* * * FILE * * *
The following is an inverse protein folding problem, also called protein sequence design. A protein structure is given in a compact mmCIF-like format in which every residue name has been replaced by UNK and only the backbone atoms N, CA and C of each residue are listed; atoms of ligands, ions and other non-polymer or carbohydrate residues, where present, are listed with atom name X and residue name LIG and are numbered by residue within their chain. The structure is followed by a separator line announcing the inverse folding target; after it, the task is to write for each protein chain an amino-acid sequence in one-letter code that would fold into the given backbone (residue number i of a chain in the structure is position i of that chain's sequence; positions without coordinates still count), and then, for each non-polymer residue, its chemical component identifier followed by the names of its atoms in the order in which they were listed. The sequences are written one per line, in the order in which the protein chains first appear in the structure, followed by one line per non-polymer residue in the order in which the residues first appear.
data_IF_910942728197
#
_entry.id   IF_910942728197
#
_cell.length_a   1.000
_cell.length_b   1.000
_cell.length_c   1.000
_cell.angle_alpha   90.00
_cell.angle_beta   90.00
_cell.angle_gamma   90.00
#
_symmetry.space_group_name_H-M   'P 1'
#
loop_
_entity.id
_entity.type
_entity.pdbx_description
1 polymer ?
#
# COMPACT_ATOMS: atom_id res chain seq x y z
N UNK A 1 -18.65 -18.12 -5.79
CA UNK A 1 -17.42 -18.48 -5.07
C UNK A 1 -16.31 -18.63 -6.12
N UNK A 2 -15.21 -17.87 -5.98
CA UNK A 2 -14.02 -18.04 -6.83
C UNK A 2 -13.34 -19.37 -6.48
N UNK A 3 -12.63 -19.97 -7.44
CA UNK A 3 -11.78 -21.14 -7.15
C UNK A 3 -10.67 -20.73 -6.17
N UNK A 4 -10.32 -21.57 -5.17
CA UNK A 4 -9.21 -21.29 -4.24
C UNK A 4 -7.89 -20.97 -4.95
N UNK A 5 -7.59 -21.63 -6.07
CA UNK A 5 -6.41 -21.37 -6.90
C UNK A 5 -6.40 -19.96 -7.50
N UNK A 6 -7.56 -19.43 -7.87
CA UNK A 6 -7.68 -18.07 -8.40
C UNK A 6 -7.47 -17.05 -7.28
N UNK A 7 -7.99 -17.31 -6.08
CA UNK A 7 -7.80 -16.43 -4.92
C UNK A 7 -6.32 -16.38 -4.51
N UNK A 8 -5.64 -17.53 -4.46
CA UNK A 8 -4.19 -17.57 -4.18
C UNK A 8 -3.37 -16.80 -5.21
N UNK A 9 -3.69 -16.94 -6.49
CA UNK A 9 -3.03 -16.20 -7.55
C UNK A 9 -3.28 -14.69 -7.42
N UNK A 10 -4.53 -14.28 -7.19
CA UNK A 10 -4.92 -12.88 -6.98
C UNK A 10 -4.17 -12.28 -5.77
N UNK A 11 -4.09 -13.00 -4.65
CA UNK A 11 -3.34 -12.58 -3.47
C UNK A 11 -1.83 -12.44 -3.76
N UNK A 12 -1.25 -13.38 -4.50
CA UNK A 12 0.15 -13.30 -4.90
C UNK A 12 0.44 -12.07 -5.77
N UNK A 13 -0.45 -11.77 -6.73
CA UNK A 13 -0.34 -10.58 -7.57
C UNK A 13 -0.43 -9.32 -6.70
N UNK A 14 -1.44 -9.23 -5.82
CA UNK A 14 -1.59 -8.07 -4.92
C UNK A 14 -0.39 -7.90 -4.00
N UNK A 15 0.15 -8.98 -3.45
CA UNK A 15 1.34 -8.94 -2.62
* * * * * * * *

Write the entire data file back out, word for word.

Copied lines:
The following is an inverse protein folding problem, also called protein sequence design. A protein structure is given in a compact mmCIF-like format in which every residue name has been replaced by UNK and only the backbone atoms N, CA and C of each residue are listed; atoms of ligands, ions and other non-polymer or carbohydrate residues, where present, are listed with atom name X and residue name LIG and are numbered by residue within their chain. The structure is followed by a separator line announcing the inverse folding target; after it, the task is to write for each protein chain an amino-acid sequence in one-letter code that would fold into the given backbone (residue number i of a chain in the structure is position i of that chain's sequence; positions without coordinates still count), and then, for each non-polymer residue, its chemical component identifier followed by the names of its atoms in the order in which they were listed. The sequences are written one per line, in the order in which the protein chains first appear in the structure, followed by one line per non-polymer residue in the order in which the residues first appear.
data_IF_910942728197
#
_entry.id   IF_910942728197
#
_cell.length_a   1.000
_cell.length_b   1.000
_cell.length_c   1.000
_cell.angle_alpha   90.00
_cell.angle_beta   90.00
_cell.angle_gamma   90.00
#
_symmetry.space_group_name_H-M   'P 1'
#
loop_
_entity.id
_entity.type
_entity.pdbx_description
1 polymer ?
#
# COMPACT_ATOMS: atom_id res chain seq x y z
N UNK A 1 -18.65 -18.12 -5.79
CA UNK A 1 -17.42 -18.48 -5.07
C UNK A 1 -16.31 -18.63 -6.12
N UNK A 2 -15.21 -17.87 -5.98
CA UNK A 2 -14.02 -18.04 -6.83
C UNK A 2 -13.34 -19.37 -6.48
N UNK A 3 -12.63 -19.97 -7.44
CA UNK A 3 -11.78 -21.14 -7.15
C UNK A 3 -10.67 -20.73 -6.17
N UNK A 4 -10.32 -21.57 -5.17
CA UNK A 4 -9.21 -21.29 -4.24
C UNK A 4 -7.89 -20.97 -4.95
N UNK A 5 -7.59 -21.63 -6.07
CA UNK A 5 -6.41 -21.37 -6.90
C UNK A 5 -6.40 -19.96 -7.50
N UNK A 6 -7.56 -19.43 -7.87
CA UNK A 6 -7.68 -18.07 -8.40
C UNK A 6 -7.47 -17.05 -7.28
N UNK A 7 -7.99 -17.31 -6.08
CA UNK A 7 -7.80 -16.43 -4.92
C UNK A 7 -6.32 -16.38 -4.51
N UNK A 8 -5.64 -17.53 -4.46
CA UNK A 8 -4.19 -17.57 -4.18
C UNK A 8 -3.37 -16.80 -5.21
N UNK A 9 -3.69 -16.94 -6.49
CA UNK A 9 -3.03 -16.20 -7.55
C UNK A 9 -3.28 -14.69 -7.42
N UNK A 10 -4.53 -14.28 -7.19
CA UNK A 10 -4.92 -12.88 -6.98
C UNK A 10 -4.17 -12.28 -5.77
N UNK A 11 -4.09 -13.00 -4.65
CA UNK A 11 -3.34 -12.58 -3.47
C UNK A 11 -1.83 -12.44 -3.76
N UNK A 12 -1.25 -13.38 -4.50
CA UNK A 12 0.15 -13.30 -4.90
C UNK A 12 0.44 -12.07 -5.77
N UNK A 13 -0.45 -11.77 -6.73
CA UNK A 13 -0.34 -10.58 -7.57
C UNK A 13 -0.43 -9.32 -6.70
N UNK A 14 -1.44 -9.23 -5.82
CA UNK A 14 -1.59 -8.07 -4.92
C UNK A 14 -0.39 -7.90 -4.00
N UNK A 15 0.15 -8.98 -3.45
CA UNK A 15 1.34 -8.94 -2.62